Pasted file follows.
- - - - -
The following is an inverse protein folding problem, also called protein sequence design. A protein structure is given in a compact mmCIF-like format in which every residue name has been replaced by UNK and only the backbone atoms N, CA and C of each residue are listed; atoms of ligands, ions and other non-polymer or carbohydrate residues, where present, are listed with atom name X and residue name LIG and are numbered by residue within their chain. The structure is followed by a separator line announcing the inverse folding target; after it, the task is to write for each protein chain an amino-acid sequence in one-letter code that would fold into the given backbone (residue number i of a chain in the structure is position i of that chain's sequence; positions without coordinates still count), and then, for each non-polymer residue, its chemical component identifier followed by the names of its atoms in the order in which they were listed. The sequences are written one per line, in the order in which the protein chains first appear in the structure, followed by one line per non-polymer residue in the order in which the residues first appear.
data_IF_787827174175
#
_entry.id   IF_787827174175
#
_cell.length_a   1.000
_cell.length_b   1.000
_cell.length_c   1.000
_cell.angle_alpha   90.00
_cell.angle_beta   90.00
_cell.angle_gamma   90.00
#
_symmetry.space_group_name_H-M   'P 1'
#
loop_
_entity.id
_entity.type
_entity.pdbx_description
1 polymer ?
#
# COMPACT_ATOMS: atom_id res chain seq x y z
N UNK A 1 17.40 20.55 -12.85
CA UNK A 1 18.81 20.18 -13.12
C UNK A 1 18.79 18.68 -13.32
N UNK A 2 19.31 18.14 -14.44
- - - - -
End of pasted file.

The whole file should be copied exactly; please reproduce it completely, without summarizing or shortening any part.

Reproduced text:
The following is an inverse protein folding problem, also called protein sequence design. A protein structure is given in a compact mmCIF-like format in which every residue name has been replaced by UNK and only the backbone atoms N, CA and C of each residue are listed; atoms of ligands, ions and other non-polymer or carbohydrate residues, where present, are listed with atom name X and residue name LIG and are numbered by residue within their chain. The structure is followed by a separator line announcing the inverse folding target; after it, the task is to write for each protein chain an amino-acid sequence in one-letter code that would fold into the given backbone (residue number i of a chain in the structure is position i of that chain's sequence; positions without coordinates still count), and then, for each non-polymer residue, its chemical component identifier followed by the names of its atoms in the order in which they were listed. The sequences are written one per line, in the order in which the protein chains first appear in the structure, followed by one line per non-polymer residue in the order in which the residues first appear.
data_IF_787827174175
#
_entry.id   IF_787827174175
#
_cell.length_a   1.000
_cell.length_b   1.000
_cell.length_c   1.000
_cell.angle_alpha   90.00
_cell.angle_beta   90.00
_cell.angle_gamma   90.00
#
_symmetry.space_group_name_H-M   'P 1'
#
loop_
_entity.id
_entity.type
_entity.pdbx_description
1 polymer ?
#
# COMPACT_ATOMS: atom_id res chain seq x y z
N UNK A 1 17.40 20.55 -12.85
CA UNK A 1 18.81 20.18 -13.12
C UNK A 1 18.79 18.68 -13.32
N UNK A 2 19.31 18.14 -14.44